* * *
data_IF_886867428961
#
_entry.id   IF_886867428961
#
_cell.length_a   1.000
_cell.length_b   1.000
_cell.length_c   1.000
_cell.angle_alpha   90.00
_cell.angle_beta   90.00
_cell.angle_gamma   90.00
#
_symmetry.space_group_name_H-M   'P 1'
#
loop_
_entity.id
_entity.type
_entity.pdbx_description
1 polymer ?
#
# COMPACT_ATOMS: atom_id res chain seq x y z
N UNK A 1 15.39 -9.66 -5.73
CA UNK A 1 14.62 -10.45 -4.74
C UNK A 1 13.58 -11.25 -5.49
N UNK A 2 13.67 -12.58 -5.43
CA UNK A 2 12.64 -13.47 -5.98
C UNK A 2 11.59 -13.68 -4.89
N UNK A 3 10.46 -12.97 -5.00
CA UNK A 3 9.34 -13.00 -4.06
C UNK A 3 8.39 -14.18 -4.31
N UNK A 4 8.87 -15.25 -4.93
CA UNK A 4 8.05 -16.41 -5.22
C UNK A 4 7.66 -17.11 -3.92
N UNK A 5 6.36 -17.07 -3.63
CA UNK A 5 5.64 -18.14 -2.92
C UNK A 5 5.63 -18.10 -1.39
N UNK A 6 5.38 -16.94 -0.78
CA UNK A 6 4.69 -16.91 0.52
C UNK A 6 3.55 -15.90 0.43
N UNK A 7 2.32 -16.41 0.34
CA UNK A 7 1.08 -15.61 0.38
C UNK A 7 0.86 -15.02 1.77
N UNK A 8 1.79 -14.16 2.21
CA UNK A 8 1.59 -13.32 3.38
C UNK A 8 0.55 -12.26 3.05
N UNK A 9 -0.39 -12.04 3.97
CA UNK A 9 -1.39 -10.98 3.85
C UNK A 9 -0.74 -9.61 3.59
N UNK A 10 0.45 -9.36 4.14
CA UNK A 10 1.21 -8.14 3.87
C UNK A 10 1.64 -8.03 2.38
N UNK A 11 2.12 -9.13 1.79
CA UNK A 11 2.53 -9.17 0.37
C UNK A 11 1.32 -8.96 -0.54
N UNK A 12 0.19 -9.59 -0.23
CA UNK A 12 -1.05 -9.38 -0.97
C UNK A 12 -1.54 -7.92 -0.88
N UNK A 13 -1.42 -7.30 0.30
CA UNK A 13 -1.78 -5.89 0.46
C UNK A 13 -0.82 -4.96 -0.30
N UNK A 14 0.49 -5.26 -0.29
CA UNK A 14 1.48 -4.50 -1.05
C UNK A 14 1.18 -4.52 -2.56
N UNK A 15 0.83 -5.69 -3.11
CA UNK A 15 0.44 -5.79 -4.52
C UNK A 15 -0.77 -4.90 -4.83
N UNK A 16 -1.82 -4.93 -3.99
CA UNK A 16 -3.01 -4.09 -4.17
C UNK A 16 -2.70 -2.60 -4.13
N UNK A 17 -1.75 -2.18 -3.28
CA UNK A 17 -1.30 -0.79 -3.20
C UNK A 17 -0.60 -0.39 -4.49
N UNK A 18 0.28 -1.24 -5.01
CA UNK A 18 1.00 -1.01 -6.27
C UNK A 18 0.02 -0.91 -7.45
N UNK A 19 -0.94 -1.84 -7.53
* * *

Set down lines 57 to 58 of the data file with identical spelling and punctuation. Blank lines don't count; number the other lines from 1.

N UNK A 13 -1.42 -7.30 0.30
CA UNK A 13 -1.78 -5.89 0.46